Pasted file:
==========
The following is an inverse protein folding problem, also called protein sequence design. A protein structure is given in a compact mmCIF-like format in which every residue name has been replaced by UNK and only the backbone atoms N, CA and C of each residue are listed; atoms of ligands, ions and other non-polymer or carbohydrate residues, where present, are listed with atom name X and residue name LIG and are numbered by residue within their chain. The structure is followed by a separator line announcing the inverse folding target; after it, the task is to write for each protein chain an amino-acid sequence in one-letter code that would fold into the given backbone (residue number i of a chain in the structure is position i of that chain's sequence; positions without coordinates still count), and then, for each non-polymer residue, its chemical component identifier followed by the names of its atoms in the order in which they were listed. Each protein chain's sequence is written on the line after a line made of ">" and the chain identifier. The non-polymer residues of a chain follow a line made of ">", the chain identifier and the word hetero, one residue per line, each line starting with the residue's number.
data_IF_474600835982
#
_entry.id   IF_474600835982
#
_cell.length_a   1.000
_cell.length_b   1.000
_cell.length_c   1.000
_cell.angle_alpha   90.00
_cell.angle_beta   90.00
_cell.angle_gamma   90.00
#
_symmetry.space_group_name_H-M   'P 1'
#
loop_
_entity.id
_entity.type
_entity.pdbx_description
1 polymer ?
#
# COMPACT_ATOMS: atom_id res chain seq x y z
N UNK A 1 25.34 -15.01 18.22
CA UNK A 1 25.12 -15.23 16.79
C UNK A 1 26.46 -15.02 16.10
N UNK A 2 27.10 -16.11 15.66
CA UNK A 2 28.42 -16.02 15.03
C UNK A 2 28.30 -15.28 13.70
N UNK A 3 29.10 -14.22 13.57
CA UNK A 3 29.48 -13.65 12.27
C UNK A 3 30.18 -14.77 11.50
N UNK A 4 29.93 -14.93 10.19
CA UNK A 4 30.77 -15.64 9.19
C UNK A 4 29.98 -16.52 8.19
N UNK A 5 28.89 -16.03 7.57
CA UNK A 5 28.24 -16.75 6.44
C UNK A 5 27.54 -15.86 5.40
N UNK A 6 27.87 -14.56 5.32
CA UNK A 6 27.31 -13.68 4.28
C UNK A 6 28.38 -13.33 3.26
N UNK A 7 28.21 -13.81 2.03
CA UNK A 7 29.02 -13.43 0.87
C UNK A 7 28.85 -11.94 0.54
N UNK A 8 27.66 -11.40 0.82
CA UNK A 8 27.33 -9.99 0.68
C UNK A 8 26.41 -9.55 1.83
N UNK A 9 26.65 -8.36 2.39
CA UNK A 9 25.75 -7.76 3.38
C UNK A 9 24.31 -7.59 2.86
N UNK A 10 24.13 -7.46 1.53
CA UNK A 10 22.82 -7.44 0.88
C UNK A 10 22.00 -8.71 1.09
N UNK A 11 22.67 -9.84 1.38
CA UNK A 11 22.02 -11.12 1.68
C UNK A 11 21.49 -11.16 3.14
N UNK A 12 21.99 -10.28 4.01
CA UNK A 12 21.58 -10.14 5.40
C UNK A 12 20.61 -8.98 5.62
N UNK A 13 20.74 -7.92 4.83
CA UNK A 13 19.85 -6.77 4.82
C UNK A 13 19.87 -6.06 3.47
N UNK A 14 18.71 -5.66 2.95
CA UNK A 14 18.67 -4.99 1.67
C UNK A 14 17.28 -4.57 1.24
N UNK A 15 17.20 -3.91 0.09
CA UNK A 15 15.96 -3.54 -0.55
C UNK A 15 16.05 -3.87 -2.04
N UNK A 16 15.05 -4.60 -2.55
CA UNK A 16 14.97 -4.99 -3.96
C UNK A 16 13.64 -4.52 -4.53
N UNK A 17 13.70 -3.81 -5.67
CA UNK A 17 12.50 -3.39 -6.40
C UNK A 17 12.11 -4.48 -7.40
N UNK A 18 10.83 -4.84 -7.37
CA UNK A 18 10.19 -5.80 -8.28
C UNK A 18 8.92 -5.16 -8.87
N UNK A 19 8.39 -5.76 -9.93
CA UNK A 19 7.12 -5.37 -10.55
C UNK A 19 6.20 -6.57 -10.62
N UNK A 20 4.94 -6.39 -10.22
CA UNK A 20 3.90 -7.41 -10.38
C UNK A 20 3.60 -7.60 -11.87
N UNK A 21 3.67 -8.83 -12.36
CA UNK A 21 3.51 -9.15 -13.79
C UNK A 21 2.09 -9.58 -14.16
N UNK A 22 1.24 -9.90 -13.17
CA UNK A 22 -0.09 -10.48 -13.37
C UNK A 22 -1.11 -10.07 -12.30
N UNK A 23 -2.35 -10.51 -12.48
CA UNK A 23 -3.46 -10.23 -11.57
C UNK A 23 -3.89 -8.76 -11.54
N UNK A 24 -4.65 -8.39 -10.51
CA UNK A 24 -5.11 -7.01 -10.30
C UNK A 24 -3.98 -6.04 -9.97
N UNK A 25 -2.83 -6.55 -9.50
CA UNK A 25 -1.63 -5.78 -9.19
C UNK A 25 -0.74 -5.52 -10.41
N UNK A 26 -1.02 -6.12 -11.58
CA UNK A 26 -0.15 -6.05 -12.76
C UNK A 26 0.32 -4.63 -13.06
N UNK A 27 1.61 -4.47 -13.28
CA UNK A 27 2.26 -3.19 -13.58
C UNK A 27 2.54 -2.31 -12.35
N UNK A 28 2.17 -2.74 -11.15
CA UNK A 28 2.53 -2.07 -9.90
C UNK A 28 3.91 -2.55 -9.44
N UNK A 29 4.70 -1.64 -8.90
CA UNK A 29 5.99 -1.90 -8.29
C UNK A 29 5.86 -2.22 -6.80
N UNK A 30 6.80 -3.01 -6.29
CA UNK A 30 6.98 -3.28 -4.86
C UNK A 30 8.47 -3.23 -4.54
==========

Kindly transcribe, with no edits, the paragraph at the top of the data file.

The following is an inverse protein folding problem, also called protein sequence design. A protein structure is given in a compact mmCIF-like format in which every residue name has been replaced by UNK and only the backbone atoms N, CA and C of each residue are listed; atoms of ligands, ions and other non-polymer or carbohydrate residues, where present, are listed with atom name X and residue name LIG and are numbered by residue within their chain. The structure is followed by a separator line announcing the inverse folding target; after it, the task is to write for each protein chain an amino-acid sequence in one-letter code that would fold into the given backbone (residue number i of a chain in the structure is position i of that chain's sequence; positions without coordinates still count), and then, for each non-polymer residue, its chemical component identifier followed by the names of its atoms in the order in which they were listed. Each protein chain's sequence is written on the line after a line made of ">" and the chain identifier. The non-polymer residues of a chain follow a line made of ">", the chain identifier and the word hetero, one residue per line, each line starting with the residue's number.